Encyclopedia Astronautica

Credit: USAF Phillips Laboratory
Russian communications satellite. Study 1990. One of the early Russian-Western satellite programs was SovCanStar, a 1990 joint venture with Canada.

A preliminary plan to start the SovCanStar system quickly with Gorizont spacecraft was abandoned after the designated Gorizont vehicle was lost in the Proton accident of 27 May 1993. The enterprise then foundered and never launched a satellite.

The partners were Applied Mechanics NPO and a Canadian association of Com Dev Ltd., Canadian Satellite Communications, Inc., and General Discovery. Under the agreement the Russian side was to provide the spacecraft bus and the launch service (Proton), while the Canadians supplied the communications payload. The 2,600-kg SovCanStar spacecraft was designed to carry 24 Ku-band transponders (75 W output power) with four spares. The first two spacecraft were slated for 145 degrees E and 14 degrees W, and three additional locations to be determined later. The spacecraft bus had a strong resemblance to that of Gelikon which was being designed about the same time. The design life of SovCanStar was 10 years with a first launch expected about 1998.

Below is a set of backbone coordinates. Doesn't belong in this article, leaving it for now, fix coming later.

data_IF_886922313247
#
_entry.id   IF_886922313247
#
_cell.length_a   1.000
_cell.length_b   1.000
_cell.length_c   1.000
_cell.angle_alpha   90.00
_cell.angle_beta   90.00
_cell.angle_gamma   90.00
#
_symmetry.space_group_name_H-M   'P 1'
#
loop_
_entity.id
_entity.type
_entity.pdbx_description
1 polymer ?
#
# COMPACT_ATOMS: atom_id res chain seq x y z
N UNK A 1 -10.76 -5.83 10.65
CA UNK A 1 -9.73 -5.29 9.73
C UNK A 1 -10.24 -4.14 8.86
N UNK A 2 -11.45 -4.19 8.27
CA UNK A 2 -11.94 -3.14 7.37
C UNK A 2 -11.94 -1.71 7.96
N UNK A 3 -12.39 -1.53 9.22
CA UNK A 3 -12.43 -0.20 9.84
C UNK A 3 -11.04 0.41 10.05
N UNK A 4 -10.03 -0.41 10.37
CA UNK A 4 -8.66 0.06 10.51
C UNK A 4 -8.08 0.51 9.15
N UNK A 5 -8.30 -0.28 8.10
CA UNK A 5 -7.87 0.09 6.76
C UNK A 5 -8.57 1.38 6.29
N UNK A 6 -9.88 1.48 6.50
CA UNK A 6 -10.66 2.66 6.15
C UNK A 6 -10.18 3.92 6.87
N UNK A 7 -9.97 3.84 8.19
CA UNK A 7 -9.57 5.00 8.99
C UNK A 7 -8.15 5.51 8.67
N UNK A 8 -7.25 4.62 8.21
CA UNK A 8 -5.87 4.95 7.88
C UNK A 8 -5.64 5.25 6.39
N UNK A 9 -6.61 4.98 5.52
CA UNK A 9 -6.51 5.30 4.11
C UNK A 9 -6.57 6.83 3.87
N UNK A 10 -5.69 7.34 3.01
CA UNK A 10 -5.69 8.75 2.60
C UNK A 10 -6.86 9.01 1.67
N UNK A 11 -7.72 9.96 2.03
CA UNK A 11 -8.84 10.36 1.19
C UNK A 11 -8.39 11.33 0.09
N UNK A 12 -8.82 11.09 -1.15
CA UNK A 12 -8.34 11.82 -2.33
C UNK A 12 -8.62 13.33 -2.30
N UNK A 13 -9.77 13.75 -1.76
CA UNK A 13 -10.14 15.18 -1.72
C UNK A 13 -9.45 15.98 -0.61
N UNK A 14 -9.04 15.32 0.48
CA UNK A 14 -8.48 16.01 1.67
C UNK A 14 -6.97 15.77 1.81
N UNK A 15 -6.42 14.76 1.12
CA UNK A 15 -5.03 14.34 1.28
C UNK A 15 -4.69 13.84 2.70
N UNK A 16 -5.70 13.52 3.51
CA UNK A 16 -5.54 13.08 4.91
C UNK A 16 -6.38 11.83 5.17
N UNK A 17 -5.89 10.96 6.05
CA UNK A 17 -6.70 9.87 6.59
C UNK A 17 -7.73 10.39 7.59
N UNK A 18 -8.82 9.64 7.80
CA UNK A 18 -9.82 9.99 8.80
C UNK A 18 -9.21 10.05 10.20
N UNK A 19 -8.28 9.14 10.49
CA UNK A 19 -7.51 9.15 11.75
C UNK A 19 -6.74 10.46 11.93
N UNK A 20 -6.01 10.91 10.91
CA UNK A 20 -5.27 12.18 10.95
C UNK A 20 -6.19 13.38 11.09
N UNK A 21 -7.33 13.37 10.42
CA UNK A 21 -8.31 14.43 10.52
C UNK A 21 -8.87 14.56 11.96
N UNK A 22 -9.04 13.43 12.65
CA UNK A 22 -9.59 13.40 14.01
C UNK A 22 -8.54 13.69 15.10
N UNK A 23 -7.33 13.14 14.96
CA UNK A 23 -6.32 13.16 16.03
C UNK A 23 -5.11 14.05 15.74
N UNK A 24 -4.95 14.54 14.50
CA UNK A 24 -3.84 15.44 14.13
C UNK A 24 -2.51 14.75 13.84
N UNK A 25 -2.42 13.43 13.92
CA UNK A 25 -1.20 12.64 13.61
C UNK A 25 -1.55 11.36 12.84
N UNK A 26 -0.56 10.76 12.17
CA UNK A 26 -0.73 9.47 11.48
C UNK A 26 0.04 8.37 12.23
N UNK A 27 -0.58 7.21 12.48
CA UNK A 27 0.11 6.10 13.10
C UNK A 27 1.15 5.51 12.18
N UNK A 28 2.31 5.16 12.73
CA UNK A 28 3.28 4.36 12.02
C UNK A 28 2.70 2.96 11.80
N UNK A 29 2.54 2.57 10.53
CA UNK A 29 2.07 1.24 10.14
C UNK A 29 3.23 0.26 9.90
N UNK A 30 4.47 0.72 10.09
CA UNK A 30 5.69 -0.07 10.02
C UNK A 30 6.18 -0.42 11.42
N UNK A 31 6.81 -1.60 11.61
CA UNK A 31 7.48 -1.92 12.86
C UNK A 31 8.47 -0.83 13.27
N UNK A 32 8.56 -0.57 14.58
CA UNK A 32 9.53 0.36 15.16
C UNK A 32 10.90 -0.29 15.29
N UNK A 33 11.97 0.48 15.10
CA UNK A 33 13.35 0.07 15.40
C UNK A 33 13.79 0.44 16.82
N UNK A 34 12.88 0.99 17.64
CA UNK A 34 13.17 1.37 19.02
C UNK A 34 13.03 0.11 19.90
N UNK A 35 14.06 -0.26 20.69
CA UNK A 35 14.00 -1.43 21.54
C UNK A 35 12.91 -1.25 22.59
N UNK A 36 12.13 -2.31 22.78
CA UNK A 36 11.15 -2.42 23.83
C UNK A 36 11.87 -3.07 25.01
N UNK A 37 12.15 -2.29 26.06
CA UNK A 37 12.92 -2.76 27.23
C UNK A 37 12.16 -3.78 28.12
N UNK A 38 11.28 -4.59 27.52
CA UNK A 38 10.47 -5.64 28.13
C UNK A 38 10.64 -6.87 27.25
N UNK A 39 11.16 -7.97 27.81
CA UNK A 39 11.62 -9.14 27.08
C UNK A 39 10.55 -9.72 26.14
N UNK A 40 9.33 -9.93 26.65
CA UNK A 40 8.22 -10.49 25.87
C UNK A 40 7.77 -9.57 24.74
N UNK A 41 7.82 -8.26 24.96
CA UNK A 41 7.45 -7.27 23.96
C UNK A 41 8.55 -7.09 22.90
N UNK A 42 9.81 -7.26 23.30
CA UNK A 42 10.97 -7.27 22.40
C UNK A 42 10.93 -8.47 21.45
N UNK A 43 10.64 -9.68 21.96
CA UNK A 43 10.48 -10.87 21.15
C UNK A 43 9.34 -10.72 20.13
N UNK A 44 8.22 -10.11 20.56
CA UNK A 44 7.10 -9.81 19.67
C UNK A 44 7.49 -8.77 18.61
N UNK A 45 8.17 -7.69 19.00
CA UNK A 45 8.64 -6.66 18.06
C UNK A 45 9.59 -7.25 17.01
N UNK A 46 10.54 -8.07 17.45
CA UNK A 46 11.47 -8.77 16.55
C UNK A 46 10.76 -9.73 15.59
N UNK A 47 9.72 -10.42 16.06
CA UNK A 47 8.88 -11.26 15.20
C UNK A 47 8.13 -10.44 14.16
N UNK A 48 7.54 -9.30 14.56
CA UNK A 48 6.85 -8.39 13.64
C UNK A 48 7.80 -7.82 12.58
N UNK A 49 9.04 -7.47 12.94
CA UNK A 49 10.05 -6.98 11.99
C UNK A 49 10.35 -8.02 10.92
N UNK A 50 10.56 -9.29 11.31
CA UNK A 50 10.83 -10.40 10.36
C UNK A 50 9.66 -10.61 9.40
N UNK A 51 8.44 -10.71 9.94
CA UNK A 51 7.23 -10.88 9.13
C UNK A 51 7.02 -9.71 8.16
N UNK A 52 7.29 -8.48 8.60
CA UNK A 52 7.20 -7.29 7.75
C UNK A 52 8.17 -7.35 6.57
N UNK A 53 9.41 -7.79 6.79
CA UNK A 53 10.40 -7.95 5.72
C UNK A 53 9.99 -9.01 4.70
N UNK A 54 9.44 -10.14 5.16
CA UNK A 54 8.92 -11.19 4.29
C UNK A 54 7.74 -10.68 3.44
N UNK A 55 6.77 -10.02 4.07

Gross mass: 2,600 kg (5,700 lb).

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Associated Manufacturers and Agencies
  • Reshetnev Russian manufacturer of rockets and spacecraft. Reshetnev Design Bureau, Krasnoyarsk-26/Zhelenogorsk, Russia. More...

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